The actual scenario is that Puerto Rico faces an unprecedented fiscal crisis. Since the mid-2000s, indicators of the coming crisis was observed, although, not until fiscal year 2006 was there a reduction in the level of real GNP (Economic Report of the Governor, 2014).Ten years later, Puerto Rico went into default for the first time in its history. The island is struggling with about $70 billion in total outstanding debt, and its economy is in recession (CNN, 2015). This recession implies an unemployment rate of 11.6% which represents 130.2 thousand of people unemployed (Bureau Labor of Statistic, 2015). All this has been reflected in the loss of competitiveness in the island.

One of the main reasons is that the economic policies of Puerto Rico have been changing every four years; every time that the government administration of the country changes. That has caused the implementation of certain economic policies that do not correspond to the objectives and realities facing the country and international markets. In the thirty-three years of the study, the government of Puerto Rico has had 32 repealed economic policies (Escobales, 2012).

Singapore, converted in a sovereign country in 1965, began in 1970 to experience sustainable economic growth and political stability. Previous to that, Singapore was an island of fishermen. The growth included cultural diversity, creation of financial institutions, exports of high technology products and the signature of commerce agreements with different countries around the world (OUN, 2011; Who we are: Singapore as a Glance, 2011; Ministry of Trade & Industry, 2010). Since its independence until 2008, Singapore has been governed under the administration of the People's Action Party (PAP), thus establishing an agenda with long-term goals (OUN, 2011; Escobales, 2012). In the thirty-three years included in the study, Singapore has only two laws repealed (Escobales, 2012). In 1983, the Singaporean government established the Revised Edition of the Laws Number 275. This enforced the agency that is responsible for reviewing all laws periodically between five to ten years, in order to analyze whether they correspond to reality and challenges facing Singapore and making amendments if necessary.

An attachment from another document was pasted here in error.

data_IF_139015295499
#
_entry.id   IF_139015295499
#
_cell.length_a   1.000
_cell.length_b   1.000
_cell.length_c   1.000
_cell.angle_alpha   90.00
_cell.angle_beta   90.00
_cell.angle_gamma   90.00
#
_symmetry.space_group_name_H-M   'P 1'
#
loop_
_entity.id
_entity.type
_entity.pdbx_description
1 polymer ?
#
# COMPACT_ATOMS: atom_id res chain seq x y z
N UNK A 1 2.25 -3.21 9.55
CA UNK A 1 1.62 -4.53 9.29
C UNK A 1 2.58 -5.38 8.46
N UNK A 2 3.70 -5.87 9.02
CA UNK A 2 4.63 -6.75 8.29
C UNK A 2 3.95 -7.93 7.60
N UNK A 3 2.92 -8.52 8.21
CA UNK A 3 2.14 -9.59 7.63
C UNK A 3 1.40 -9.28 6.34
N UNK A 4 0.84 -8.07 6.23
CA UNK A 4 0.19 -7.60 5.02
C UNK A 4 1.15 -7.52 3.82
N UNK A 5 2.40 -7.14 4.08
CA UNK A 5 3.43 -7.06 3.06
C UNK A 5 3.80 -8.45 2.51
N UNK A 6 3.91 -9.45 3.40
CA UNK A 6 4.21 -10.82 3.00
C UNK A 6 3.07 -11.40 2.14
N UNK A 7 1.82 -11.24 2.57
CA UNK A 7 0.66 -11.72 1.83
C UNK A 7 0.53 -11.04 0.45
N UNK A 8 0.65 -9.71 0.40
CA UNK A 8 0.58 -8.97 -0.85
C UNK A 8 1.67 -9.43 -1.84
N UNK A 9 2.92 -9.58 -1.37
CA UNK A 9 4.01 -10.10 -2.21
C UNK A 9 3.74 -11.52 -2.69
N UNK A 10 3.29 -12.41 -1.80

The three segments used to define competitiveness (Marginean, 2006) are the dependent variables for this study. The first one is productivity (PRODV). The second variable is capacity to create welfare represented by gross domestic product per capita (GDPPC) and labor participation rate (LPR). The third dependent variable is ability to sell in external markets represented by export rates (TEXP) and foreign direct investment (inward) (IDE). The most important independent variables in this study were the economic policies identified for each country. The economic policies were classified as shown in Table 2 with the codes used for statistical analysis. The decision criteria used, for statistical purposes, was a p-value of 0.05 or lower. Six segments of economic policies within fifteen categories were organized: finance; income tax; income over property; taxes and tariffs; incentives; economic development; development institutions; labor relations; employment development; bank; commerce; private corporations; education; public service; and public planning.

The study time frame is from 1976 to 2008, due to important changes in the government and the economies of both countries, especially in Puerto Rico which is the point of reference for the study. For that period, the most relevant economic policies for...